Reformatting the Memory Palace: When Everything Exists to End in a Document
Wouter Van Acker
The institutions that we traditionally trust to manage our knowledge – the library, the museum and the university – are being forced in the digital age to redefine what belongs inside and outside their walls, both in a physical and virtual sense. To measure the historical impact of the reformatting of knowledge on these institutions, this lecture will return one century in time and revisit the “Mundaneum” or the institutional vision of the Belgian bibliographer and internationalist Paul Otlet (1868-1944). A library, university, laboratory, and interface to a ‘worldwide brain’ at the same time, the Mundaneum crystallized his belief in the universality of knowledge and science. In 1928 with Le Corbusier and in 1935 with Maurice Heymans, he gave architectural form to his cosmological and epistemological system in a series of detailed plans of a modernist memory palace with a spiralling museum at its core. Although these projects seem utterly utopian, they directly continued his practical endeavours to create a universal bibliographic repertory by means of 3-by-5 inch index cards and the Universal Decimal Classification (UDC) which he created with his colleague Henri La Fontaine. This lecture will discuss the ideal order he imagined in his visualizations to emerge out of the information society of the early 20th century, and how it contradicted the perceived disorder and emergent acceptance of a fundamental disunity at the different levels of science, culture and politics.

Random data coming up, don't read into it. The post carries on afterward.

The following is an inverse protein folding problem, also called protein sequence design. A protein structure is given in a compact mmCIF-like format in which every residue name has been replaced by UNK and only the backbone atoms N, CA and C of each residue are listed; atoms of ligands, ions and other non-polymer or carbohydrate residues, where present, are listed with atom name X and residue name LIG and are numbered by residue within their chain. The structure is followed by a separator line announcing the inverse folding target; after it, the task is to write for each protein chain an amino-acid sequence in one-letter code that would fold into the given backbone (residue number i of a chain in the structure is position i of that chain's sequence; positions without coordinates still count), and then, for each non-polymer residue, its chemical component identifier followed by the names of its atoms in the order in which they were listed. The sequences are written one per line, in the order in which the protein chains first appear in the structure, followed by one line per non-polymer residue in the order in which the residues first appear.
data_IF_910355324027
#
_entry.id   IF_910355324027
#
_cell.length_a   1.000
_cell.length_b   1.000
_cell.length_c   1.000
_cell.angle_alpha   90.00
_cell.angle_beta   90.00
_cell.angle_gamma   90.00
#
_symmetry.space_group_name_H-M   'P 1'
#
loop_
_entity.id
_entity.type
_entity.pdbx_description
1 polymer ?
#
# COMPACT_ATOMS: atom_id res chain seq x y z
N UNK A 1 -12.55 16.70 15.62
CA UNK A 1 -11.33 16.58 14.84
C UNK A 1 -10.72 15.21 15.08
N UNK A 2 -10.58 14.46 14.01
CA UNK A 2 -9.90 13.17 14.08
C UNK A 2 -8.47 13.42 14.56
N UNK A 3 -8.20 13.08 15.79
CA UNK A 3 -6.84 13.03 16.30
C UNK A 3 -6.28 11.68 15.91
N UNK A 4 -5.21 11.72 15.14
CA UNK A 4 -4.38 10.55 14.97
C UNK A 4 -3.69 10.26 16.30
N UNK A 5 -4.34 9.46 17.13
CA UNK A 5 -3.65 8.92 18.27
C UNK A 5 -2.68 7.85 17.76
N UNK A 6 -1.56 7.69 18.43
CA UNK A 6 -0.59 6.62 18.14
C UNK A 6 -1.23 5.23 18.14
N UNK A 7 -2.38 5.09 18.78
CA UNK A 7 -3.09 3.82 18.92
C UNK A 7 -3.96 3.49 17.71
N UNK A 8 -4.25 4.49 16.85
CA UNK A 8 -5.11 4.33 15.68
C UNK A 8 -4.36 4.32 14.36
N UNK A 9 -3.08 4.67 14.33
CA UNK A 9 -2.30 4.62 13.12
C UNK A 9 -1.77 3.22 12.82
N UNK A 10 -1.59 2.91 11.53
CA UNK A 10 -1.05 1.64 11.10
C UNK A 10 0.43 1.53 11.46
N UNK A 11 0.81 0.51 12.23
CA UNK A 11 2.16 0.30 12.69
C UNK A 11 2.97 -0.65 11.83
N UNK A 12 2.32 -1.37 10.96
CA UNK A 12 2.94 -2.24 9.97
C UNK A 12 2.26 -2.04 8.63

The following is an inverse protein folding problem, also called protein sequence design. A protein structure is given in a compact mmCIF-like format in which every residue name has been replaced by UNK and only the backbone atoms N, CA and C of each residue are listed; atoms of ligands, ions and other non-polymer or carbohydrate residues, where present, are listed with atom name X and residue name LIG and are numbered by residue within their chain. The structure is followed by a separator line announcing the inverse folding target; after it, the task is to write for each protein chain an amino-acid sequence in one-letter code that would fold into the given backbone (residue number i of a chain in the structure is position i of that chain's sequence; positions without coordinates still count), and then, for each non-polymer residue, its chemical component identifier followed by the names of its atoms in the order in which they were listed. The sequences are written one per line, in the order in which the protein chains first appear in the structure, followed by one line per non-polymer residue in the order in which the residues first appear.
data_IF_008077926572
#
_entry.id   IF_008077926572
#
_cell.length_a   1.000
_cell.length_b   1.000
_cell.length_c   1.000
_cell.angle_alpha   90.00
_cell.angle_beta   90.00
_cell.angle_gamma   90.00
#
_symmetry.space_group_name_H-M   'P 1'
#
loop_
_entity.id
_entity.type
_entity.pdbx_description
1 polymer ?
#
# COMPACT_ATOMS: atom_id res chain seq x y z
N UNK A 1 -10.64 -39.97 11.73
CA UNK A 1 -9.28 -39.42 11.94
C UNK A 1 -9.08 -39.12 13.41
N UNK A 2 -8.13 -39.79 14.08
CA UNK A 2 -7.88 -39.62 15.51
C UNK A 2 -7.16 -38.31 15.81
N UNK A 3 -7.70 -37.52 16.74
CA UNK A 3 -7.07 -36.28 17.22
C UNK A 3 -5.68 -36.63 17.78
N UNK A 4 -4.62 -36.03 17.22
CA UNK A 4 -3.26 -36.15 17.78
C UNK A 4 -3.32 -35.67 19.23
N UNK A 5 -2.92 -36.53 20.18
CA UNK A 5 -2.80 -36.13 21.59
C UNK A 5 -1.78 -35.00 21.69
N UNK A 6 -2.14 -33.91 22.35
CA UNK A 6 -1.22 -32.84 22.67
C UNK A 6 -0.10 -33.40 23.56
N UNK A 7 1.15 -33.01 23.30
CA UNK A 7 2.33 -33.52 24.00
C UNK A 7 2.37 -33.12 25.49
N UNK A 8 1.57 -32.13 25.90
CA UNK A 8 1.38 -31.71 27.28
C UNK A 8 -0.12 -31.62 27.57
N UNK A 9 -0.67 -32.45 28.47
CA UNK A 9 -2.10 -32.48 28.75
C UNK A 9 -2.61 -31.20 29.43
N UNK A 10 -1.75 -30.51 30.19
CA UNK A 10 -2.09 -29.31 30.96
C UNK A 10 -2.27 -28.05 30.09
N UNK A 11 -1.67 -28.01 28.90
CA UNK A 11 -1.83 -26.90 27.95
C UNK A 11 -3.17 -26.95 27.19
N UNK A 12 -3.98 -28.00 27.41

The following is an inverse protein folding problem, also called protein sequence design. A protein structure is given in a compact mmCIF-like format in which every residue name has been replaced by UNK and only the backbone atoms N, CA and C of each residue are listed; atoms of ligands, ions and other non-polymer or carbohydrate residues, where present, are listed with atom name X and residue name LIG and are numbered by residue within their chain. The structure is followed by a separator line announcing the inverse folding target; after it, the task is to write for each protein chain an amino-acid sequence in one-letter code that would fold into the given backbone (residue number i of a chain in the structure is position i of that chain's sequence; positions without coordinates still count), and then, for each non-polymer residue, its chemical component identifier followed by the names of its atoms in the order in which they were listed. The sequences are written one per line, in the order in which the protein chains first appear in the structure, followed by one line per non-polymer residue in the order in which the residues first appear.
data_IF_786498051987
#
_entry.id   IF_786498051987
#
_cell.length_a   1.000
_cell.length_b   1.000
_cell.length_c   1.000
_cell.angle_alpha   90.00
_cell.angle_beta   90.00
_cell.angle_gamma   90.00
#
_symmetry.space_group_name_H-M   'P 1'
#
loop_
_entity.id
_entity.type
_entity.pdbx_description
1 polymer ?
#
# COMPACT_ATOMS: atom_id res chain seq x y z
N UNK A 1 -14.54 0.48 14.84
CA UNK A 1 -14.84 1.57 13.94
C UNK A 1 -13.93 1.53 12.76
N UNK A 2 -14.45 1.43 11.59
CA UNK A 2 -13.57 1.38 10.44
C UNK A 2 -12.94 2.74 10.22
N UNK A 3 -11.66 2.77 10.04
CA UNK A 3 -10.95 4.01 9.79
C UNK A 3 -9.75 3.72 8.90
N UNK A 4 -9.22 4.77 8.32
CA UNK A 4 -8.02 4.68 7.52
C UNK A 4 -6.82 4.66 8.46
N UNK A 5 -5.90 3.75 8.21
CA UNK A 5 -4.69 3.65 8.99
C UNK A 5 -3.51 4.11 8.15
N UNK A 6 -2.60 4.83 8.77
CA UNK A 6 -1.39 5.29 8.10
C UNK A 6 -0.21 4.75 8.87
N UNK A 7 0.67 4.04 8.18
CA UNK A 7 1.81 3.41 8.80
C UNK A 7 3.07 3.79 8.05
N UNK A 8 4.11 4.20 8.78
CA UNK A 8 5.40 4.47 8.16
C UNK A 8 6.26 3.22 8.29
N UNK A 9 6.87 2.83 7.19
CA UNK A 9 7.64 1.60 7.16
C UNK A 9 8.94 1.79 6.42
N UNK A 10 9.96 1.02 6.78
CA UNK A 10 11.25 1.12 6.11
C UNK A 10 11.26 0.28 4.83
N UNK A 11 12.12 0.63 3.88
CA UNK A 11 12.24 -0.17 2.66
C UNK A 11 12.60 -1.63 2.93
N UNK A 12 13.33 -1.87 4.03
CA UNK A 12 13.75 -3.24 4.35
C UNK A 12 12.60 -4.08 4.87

Wouter Van Acker ist Ingenieur-Architekt und Associate Professor an der Fakultät für Architektur La Cambre Horta der Université libre de Bruxelles (ULB), wo er das Forschungszentrum für Architekturgeschichte, -theorie und -kritik der ULB, hortence, mitleitet. Sein Forschungsschwerpunkt ist die Geschichte der Epistemologie und Ästhetik in der Architektur des zwanzigsten Jahrhunderts und insbesondere das Problem der Wiederkehr und des späten Stils in der Postmoderne.